Managing the Transition from High School to College

Students with diverse learning needs face a whole new set of challenges when transitioning to college. The schedule is different, the social landscape is different, and perhaps most importantly, the support structures are vastly different. Students with documented disabilities who qualify for services under the Individuals with Disabilities Education Act (IDEA) in high school will now qualify for services under the Americans with Disabilities Act (ADA) in college. While both legislations offer support and protections for individuals with disabilities, there are distinct differences in these structures in regard to service qualification, roles and responsibilities, and classroom instruction and coursework.

Service Qualification

Under IDEA, the school is charged with identifying and evaluating students who require special education services. These evaluations are conducted at no cost to the student and family and students are reevaluated on a specified schedule to ensure adequate and appropriate service provision. The school then uses information gleaned from the evaluation to generate an Individualized Education Plan or Section 504 Plan which guides service delivery, goal setting, and evaluation. However, in college, the student may be required to get an evaluation of aptitude and achievement at their own expense in order to qualify for accommodations and is not typically reevaluated after the initial documentation is approved. Required documentation for college accommodations varies by disability and by college, and students are often required to provide disability documentation beyond the IEP or 504 Plan.

Roles and Responsibilities

The roles and responsibilities of each of the members of the student’s team shift between high school and college as well. Under IDEA, the school is responsible for identifying and supporting students with disabilities and the onus for ensuring that the student receives necessary support and accommodations is on the school. However, under ADA in college, students are required to self-identify with the accessibility services office on campus in order to receive relevant accommodations and the student bears the responsibility for ensuring that accommodations are in place for each class, each semester. This requires a level of self-advocacy and executive function to establish and maintain these accommodations that is not required in high school. The roles of families are also much different, as families have access to their student’s records under IDEA, advocate for their student, and are full participants in the process. Colleges, however, are required by FERPA to communicate only with the student unless the student provides written consent to communicate with their family. Even then, the communication between the college and the family is vastly different than the flow of information families are often accustomed to in high school.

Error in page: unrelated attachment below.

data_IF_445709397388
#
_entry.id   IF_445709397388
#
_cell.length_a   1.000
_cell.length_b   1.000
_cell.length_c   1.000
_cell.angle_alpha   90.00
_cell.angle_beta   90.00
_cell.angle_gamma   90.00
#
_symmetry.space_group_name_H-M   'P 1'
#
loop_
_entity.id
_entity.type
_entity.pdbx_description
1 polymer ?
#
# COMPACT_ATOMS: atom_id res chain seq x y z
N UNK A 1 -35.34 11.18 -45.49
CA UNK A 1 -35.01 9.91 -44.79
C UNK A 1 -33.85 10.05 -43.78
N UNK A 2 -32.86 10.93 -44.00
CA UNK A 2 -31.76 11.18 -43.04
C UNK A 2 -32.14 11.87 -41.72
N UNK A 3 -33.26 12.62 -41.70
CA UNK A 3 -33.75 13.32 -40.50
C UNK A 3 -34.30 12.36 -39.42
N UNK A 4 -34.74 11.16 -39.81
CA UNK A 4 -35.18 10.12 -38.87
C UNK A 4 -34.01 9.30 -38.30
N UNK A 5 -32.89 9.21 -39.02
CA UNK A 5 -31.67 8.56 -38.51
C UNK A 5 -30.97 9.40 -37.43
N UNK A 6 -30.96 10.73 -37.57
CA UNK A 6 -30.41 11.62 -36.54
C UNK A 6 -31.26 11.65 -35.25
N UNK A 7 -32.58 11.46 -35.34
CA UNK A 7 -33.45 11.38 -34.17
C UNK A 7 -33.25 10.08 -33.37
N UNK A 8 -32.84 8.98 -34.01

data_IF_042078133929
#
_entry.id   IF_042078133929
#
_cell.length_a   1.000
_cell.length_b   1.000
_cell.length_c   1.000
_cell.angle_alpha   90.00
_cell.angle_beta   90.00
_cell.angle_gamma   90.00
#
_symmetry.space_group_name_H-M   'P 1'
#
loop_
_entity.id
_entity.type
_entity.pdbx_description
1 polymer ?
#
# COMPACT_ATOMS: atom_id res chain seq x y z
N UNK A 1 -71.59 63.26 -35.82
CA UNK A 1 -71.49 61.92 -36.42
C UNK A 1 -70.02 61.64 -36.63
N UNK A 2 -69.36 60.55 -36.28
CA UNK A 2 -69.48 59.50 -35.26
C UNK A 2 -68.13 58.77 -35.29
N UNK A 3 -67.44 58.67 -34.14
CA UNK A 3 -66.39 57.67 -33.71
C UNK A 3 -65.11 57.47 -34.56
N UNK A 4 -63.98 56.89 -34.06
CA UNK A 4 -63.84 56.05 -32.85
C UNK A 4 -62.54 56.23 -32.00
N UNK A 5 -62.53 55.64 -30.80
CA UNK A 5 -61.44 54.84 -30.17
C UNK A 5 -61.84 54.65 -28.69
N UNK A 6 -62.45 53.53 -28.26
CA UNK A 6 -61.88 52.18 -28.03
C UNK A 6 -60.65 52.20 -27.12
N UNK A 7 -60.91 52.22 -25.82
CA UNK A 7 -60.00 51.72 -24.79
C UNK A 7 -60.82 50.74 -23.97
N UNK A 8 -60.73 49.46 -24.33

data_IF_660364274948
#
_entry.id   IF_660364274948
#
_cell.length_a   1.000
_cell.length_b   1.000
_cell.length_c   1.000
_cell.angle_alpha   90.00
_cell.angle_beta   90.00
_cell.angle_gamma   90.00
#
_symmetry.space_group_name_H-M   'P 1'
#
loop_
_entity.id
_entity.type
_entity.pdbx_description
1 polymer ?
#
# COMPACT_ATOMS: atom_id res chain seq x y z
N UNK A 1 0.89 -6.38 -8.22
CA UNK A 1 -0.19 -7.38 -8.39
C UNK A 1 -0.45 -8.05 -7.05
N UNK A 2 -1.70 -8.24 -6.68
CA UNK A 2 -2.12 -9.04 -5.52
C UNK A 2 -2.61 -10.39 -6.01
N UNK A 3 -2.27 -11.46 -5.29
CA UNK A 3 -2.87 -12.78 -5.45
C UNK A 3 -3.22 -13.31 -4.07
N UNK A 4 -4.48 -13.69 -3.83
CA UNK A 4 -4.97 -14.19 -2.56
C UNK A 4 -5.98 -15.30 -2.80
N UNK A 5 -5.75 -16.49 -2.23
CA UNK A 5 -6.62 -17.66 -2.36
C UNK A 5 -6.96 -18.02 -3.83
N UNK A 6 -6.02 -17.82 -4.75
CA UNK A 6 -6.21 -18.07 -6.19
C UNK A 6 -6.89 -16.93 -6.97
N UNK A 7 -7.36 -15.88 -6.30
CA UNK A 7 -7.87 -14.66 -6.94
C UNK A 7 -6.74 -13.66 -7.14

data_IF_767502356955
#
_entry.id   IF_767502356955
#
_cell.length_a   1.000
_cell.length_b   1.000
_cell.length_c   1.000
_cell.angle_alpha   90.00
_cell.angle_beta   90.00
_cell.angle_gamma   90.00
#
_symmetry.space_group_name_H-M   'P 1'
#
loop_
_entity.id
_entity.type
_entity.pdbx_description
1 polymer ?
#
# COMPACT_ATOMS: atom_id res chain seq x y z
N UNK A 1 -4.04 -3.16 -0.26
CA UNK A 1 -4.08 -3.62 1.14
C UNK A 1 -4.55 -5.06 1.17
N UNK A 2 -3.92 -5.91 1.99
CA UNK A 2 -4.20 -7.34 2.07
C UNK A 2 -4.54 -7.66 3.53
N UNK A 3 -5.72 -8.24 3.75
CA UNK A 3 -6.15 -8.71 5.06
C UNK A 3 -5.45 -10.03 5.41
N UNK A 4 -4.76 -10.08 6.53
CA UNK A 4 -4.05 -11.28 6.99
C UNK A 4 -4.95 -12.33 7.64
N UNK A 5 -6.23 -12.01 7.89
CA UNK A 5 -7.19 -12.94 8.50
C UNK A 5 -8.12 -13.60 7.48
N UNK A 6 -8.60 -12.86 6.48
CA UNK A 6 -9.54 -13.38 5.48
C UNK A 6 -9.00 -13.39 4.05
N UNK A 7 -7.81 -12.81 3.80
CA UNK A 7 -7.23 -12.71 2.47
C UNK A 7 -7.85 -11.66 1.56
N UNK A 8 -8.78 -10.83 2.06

Classroom Instruction and Coursework

Lastly, the instructional environment in college is markedly different than in high school, and even more so for diverse learners. Under IDEA, students may be eligible for both accommodations (i.e., changes to how the student learns the course content) and modifications (i.e., changes to what or how much content the student learns), whereas in college, students are eligible only for accommodations. Teachers in high school are required to teach in ways that promote student learning and engagement, often using a multi-sensory approach or strategies such as Universal Design for Learning (UDL), while much of college-level instruction still relies on traditional lecture formats. While UDL and other diverse approaches are making their way into college-level instruction, they are not as ubiquitous as they are in high school classrooms.

The vastly different service delivery structures in high school and college can often compound an already difficult transition. The onus is now on the student to advocate for what they need and ensure that their needs are met in each class, each semester. Virtual Hall can support students to develop the self-advocacy and executive function capacity necessary to navigate this complex transition, establish a relationship with the right service providers on campus, and ensure these support structures are maintained throughout their college journey.

Author:  Kyle Reardon

In addition to being a Virtual Hall Team Leader, Kyle is also a Ph.D. candidate in special education at the University of Oregon. Kyle’s scholarship emphasizes postsecondary accessibility for diverse learners and his work has been presented at numerous national and international conferences. He holds a B.A. in Music Education and an M.A. in Special Education, both from Northern Vermont University.